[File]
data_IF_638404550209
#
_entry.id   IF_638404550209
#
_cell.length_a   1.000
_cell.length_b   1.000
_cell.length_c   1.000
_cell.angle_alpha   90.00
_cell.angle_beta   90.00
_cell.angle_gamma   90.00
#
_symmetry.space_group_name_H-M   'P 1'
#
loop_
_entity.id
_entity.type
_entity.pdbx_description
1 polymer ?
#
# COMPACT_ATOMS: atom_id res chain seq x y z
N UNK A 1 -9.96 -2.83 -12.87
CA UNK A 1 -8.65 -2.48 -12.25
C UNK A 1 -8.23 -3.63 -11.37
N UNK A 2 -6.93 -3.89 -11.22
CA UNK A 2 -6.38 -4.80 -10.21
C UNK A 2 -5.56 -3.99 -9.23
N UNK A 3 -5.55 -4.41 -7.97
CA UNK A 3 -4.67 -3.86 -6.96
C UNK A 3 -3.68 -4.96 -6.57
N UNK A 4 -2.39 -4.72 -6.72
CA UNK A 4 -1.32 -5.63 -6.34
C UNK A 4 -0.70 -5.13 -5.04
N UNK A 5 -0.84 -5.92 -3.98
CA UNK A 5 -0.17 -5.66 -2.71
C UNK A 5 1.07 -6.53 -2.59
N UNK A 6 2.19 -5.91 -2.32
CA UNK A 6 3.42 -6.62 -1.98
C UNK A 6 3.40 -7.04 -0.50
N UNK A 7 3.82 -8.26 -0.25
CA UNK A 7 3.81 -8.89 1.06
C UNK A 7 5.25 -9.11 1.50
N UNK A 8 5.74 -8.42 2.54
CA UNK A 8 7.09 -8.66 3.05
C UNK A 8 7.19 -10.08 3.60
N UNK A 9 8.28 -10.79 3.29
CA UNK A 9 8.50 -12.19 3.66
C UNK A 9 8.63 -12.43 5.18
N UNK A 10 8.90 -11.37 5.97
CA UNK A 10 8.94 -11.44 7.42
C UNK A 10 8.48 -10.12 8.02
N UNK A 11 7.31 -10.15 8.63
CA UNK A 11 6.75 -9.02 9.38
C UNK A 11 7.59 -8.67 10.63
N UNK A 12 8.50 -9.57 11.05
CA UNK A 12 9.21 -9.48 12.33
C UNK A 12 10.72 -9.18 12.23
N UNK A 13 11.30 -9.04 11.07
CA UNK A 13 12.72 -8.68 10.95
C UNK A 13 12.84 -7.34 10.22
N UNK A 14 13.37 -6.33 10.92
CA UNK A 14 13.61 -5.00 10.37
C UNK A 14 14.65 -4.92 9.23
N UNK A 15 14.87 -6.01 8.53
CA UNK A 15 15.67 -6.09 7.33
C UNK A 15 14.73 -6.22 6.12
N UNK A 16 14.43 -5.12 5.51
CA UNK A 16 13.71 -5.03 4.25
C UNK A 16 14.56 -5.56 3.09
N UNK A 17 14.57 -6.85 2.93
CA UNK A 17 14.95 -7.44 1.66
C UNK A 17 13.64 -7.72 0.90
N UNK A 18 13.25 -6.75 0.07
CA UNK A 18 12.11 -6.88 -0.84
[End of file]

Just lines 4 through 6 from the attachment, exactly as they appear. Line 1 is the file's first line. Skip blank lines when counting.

#
_cell.length_a   1.000
_cell.length_b   1.000